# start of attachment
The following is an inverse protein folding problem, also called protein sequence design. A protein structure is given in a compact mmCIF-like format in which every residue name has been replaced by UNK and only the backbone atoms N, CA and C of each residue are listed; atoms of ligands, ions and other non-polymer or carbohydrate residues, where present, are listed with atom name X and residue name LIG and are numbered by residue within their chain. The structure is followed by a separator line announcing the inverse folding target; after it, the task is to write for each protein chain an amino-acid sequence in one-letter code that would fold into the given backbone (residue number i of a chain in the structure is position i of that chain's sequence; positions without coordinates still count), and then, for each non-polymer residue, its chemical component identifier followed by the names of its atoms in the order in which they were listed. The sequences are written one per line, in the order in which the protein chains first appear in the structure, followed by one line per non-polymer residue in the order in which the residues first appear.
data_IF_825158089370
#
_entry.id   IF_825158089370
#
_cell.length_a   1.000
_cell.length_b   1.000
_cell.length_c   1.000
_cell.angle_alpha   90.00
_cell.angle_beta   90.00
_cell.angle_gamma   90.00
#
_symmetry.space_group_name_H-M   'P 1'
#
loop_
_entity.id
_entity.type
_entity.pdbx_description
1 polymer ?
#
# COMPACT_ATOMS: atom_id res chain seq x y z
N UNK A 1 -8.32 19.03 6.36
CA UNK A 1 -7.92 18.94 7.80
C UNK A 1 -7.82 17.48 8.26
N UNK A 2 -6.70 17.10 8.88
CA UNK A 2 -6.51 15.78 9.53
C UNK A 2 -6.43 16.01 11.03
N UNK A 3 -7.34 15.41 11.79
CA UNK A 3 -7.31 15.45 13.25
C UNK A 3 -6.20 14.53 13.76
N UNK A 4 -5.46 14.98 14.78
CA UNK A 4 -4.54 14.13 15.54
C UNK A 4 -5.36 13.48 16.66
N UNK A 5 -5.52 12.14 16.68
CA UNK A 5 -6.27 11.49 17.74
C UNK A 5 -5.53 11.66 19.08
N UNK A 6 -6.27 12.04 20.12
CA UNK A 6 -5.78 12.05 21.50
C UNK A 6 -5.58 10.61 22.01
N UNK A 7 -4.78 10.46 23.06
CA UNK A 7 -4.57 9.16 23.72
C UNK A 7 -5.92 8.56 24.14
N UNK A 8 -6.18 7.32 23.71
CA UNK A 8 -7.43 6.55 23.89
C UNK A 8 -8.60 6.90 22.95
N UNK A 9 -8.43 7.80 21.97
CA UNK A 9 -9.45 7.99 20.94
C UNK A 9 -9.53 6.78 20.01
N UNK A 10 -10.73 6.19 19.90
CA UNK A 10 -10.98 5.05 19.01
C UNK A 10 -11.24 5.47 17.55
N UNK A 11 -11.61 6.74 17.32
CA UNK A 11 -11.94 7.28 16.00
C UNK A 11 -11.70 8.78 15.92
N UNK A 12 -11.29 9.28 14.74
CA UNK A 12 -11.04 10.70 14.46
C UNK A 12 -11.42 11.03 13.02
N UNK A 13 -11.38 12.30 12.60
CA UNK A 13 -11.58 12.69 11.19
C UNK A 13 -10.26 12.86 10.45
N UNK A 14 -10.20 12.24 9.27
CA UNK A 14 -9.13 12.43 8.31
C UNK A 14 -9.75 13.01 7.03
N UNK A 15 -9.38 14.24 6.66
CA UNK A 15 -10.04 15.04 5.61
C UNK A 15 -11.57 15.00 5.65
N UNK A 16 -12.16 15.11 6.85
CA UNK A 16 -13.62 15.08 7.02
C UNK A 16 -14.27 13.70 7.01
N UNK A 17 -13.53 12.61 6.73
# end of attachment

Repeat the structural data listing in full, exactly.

The following is an inverse protein folding problem, also called protein sequence design. A protein structure is given in a compact mmCIF-like format in which every residue name has been replaced by UNK and only the backbone atoms N, CA and C of each residue are listed; atoms of ligands, ions and other non-polymer or carbohydrate residues, where present, are listed with atom name X and residue name LIG and are numbered by residue within their chain. The structure is followed by a separator line announcing the inverse folding target; after it, the task is to write for each protein chain an amino-acid sequence in one-letter code that would fold into the given backbone (residue number i of a chain in the structure is position i of that chain's sequence; positions without coordinates still count), and then, for each non-polymer residue, its chemical component identifier followed by the names of its atoms in the order in which they were listed. The sequences are written one per line, in the order in which the protein chains first appear in the structure, followed by one line per non-polymer residue in the order in which the residues first appear.
data_IF_825158089370
#
_entry.id   IF_825158089370
#
_cell.length_a   1.000
_cell.length_b   1.000
_cell.length_c   1.000
_cell.angle_alpha   90.00
_cell.angle_beta   90.00
_cell.angle_gamma   90.00
#
_symmetry.space_group_name_H-M   'P 1'
#
loop_
_entity.id
_entity.type
_entity.pdbx_description
1 polymer ?
#
# COMPACT_ATOMS: atom_id res chain seq x y z
N UNK A 1 -8.32 19.03 6.36
CA UNK A 1 -7.92 18.94 7.80
C UNK A 1 -7.82 17.48 8.26
N UNK A 2 -6.70 17.10 8.88
CA UNK A 2 -6.51 15.78 9.53
C UNK A 2 -6.43 16.01 11.03
N UNK A 3 -7.34 15.41 11.79
CA UNK A 3 -7.31 15.45 13.25
C UNK A 3 -6.20 14.53 13.76
N UNK A 4 -5.46 14.98 14.78
CA UNK A 4 -4.54 14.13 15.54
C UNK A 4 -5.36 13.48 16.66
N UNK A 5 -5.52 12.14 16.68
CA UNK A 5 -6.27 11.49 17.74
C UNK A 5 -5.53 11.66 19.08
N UNK A 6 -6.27 12.04 20.12
CA UNK A 6 -5.78 12.05 21.50
C UNK A 6 -5.58 10.61 22.01
N UNK A 7 -4.78 10.46 23.06
CA UNK A 7 -4.57 9.16 23.72
C UNK A 7 -5.92 8.56 24.14
N UNK A 8 -6.18 7.32 23.71
CA UNK A 8 -7.43 6.55 23.89
C UNK A 8 -8.60 6.90 22.95
N UNK A 9 -8.43 7.80 21.97
CA UNK A 9 -9.45 7.99 20.94
C UNK A 9 -9.53 6.78 20.01
N UNK A 10 -10.73 6.19 19.90
CA UNK A 10 -10.98 5.05 19.01
C UNK A 10 -11.24 5.47 17.55
N UNK A 11 -11.61 6.74 17.32
CA UNK A 11 -11.94 7.28 16.00
C UNK A 11 -11.70 8.78 15.92
N UNK A 12 -11.29 9.28 14.74
CA UNK A 12 -11.04 10.70 14.46
C UNK A 12 -11.42 11.03 13.02
N UNK A 13 -11.38 12.30 12.60
CA UNK A 13 -11.58 12.69 11.19
C UNK A 13 -10.26 12.86 10.45
N UNK A 14 -10.20 12.24 9.27
CA UNK A 14 -9.13 12.43 8.31
C UNK A 14 -9.75 13.01 7.03
N UNK A 15 -9.38 14.24 6.66
CA UNK A 15 -10.04 15.04 5.61
C UNK A 15 -11.57 15.00 5.65
N UNK A 16 -12.16 15.11 6.85
CA UNK A 16 -13.62 15.08 7.02
C UNK A 16 -14.27 13.70 7.01
N UNK A 17 -13.53 12.61 6.73